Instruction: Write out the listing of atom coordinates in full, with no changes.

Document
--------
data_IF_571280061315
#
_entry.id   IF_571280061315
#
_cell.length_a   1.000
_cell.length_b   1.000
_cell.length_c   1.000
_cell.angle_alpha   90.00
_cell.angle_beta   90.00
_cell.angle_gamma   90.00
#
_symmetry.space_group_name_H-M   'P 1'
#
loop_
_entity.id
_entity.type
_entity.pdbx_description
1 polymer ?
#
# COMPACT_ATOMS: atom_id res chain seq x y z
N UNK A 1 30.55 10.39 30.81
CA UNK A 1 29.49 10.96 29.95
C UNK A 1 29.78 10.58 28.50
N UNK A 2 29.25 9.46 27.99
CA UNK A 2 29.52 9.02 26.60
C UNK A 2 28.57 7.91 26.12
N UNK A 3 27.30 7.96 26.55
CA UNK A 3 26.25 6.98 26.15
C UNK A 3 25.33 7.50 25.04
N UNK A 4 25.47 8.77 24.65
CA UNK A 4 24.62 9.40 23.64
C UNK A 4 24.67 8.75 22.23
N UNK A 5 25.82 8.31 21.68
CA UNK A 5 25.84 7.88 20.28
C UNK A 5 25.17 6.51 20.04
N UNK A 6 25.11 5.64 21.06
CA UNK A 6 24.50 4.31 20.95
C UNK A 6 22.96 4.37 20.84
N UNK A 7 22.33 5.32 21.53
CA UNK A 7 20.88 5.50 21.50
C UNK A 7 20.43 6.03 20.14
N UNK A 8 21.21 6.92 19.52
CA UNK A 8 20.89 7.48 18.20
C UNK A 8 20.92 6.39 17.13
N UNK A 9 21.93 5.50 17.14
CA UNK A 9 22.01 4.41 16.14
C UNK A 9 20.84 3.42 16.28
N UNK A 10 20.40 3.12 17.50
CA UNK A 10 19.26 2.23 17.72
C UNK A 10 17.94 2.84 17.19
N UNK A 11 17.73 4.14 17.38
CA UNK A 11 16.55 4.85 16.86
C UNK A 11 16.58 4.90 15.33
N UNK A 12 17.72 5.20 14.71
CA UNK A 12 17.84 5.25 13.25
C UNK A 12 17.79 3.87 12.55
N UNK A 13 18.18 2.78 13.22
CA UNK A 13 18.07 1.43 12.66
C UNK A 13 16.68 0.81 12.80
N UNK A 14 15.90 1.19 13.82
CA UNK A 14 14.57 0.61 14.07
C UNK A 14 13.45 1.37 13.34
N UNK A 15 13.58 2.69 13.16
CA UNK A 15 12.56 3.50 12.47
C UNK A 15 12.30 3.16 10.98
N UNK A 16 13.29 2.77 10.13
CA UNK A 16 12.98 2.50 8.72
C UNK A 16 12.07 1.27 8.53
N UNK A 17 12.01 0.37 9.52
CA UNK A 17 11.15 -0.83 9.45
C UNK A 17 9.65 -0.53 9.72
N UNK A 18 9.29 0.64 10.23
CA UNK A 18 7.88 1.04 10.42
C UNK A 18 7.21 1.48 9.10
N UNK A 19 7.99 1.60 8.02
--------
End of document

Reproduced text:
data_IF_571280061315
#
_entry.id   IF_571280061315
#
_cell.length_a   1.000
_cell.length_b   1.000
_cell.length_c   1.000
_cell.angle_alpha   90.00
_cell.angle_beta   90.00
_cell.angle_gamma   90.00
#
_symmetry.space_group_name_H-M   'P 1'
#
loop_
_entity.id
_entity.type
_entity.pdbx_description
1 polymer ?
#
# COMPACT_ATOMS: atom_id res chain seq x y z
N UNK A 1 30.55 10.39 30.81
CA UNK A 1 29.49 10.96 29.95
C UNK A 1 29.78 10.58 28.50
N UNK A 2 29.25 9.46 27.99
CA UNK A 2 29.52 9.02 26.60
C UNK A 2 28.57 7.91 26.12
N UNK A 3 27.30 7.96 26.55
CA UNK A 3 26.25 6.98 26.15
C UNK A 3 25.33 7.50 25.04
N UNK A 4 25.47 8.77 24.65
CA UNK A 4 24.62 9.40 23.64
C UNK A 4 24.67 8.75 22.23
N UNK A 5 25.82 8.31 21.68
CA UNK A 5 25.84 7.88 20.28
C UNK A 5 25.17 6.51 20.04
N UNK A 6 25.11 5.64 21.06
CA UNK A 6 24.50 4.31 20.95
C UNK A 6 22.96 4.37 20.84
N UNK A 7 22.33 5.32 21.53
CA UNK A 7 20.88 5.50 21.50
C UNK A 7 20.43 6.03 20.14
N UNK A 8 21.21 6.92 19.52
CA UNK A 8 20.89 7.48 18.20
C UNK A 8 20.92 6.39 17.13
N UNK A 9 21.93 5.50 17.14
CA UNK A 9 22.01 4.41 16.14
C UNK A 9 20.84 3.42 16.28
N UNK A 10 20.40 3.12 17.50
CA UNK A 10 19.26 2.23 17.72
C UNK A 10 17.94 2.84 17.19
N UNK A 11 17.73 4.14 17.38
CA UNK A 11 16.55 4.85 16.86
C UNK A 11 16.58 4.90 15.33
N UNK A 12 17.72 5.20 14.71
CA UNK A 12 17.84 5.25 13.25
C UNK A 12 17.79 3.87 12.55
N UNK A 13 18.18 2.78 13.22
CA UNK A 13 18.07 1.43 12.66
C UNK A 13 16.68 0.81 12.80
N UNK A 14 15.90 1.19 13.82
CA UNK A 14 14.57 0.61 14.07
C UNK A 14 13.45 1.37 13.34
N UNK A 15 13.58 2.69 13.16
CA UNK A 15 12.56 3.50 12.47
C UNK A 15 12.30 3.16 10.98
N UNK A 16 13.29 2.77 10.13
CA UNK A 16 12.98 2.50 8.72
C UNK A 16 12.07 1.27 8.53
N UNK A 17 12.01 0.37 9.52
CA UNK A 17 11.15 -0.83 9.45
C UNK A 17 9.65 -0.53 9.72
N UNK A 18 9.29 0.64 10.23
CA UNK A 18 7.88 1.04 10.42
C UNK A 18 7.21 1.48 9.10
N UNK A 19 7.99 1.60 8.02